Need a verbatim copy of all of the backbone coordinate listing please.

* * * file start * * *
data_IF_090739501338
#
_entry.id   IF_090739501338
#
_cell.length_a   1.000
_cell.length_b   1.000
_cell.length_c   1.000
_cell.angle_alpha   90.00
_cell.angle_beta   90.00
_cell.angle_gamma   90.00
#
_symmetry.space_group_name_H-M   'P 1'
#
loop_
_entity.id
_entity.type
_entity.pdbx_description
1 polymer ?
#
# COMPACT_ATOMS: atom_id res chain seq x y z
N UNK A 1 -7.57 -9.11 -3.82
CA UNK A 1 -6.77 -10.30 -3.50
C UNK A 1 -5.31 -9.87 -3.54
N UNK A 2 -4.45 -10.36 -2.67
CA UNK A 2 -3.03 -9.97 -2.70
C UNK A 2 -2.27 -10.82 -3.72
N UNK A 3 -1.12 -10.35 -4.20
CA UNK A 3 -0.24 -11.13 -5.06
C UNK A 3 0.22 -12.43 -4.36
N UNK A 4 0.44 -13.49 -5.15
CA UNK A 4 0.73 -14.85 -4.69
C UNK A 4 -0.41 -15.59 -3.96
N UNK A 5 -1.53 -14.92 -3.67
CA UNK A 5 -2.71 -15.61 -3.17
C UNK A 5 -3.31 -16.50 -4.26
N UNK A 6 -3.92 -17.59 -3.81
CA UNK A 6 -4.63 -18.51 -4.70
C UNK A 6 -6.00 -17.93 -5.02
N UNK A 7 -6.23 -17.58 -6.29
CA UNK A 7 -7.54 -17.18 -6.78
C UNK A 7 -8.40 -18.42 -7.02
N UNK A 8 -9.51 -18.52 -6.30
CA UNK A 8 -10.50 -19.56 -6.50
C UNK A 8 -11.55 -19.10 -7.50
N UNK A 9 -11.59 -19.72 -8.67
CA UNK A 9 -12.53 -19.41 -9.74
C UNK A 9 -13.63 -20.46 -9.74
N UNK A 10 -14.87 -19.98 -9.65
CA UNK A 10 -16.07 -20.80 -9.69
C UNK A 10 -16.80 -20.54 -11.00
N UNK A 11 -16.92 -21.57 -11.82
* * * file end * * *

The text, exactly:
data_IF_090739501338
#
_entry.id   IF_090739501338
#
_cell.length_a   1.000
_cell.length_b   1.000
_cell.length_c   1.000
_cell.angle_alpha   90.00
_cell.angle_beta   90.00
_cell.angle_gamma   90.00
#
_symmetry.space_group_name_H-M   'P 1'
#
loop_
_entity.id
_entity.type
_entity.pdbx_description
1 polymer ?
#
# COMPACT_ATOMS: atom_id res chain seq x y z
N UNK A 1 -7.57 -9.11 -3.82
CA UNK A 1 -6.77 -10.30 -3.50
C UNK A 1 -5.31 -9.87 -3.54
N UNK A 2 -4.45 -10.36 -2.67
CA UNK A 2 -3.03 -9.97 -2.70
C UNK A 2 -2.27 -10.82 -3.72
N UNK A 3 -1.12 -10.35 -4.20
CA UNK A 3 -0.24 -11.13 -5.06
C UNK A 3 0.22 -12.43 -4.36
N UNK A 4 0.44 -13.49 -5.15
CA UNK A 4 0.73 -14.85 -4.69
C UNK A 4 -0.41 -15.59 -3.96
N UNK A 5 -1.53 -14.92 -3.67
CA UNK A 5 -2.71 -15.61 -3.17
C UNK A 5 -3.31 -16.50 -4.26
N UNK A 6 -3.92 -17.59 -3.81
CA UNK A 6 -4.63 -18.51 -4.70
C UNK A 6 -6.00 -17.93 -5.02
N UNK A 7 -6.23 -17.58 -6.29
CA UNK A 7 -7.54 -17.18 -6.78
C UNK A 7 -8.40 -18.42 -7.02
N UNK A 8 -9.51 -18.52 -6.30
CA UNK A 8 -10.50 -19.56 -6.50
C UNK A 8 -11.55 -19.10 -7.50
N UNK A 9 -11.59 -19.72 -8.67
CA UNK A 9 -12.53 -19.41 -9.74
C UNK A 9 -13.63 -20.46 -9.74
N UNK A 10 -14.87 -19.98 -9.65
CA UNK A 10 -16.07 -20.80 -9.69
C UNK A 10 -16.80 -20.54 -11.00
N UNK A 11 -16.92 -21.57 -11.82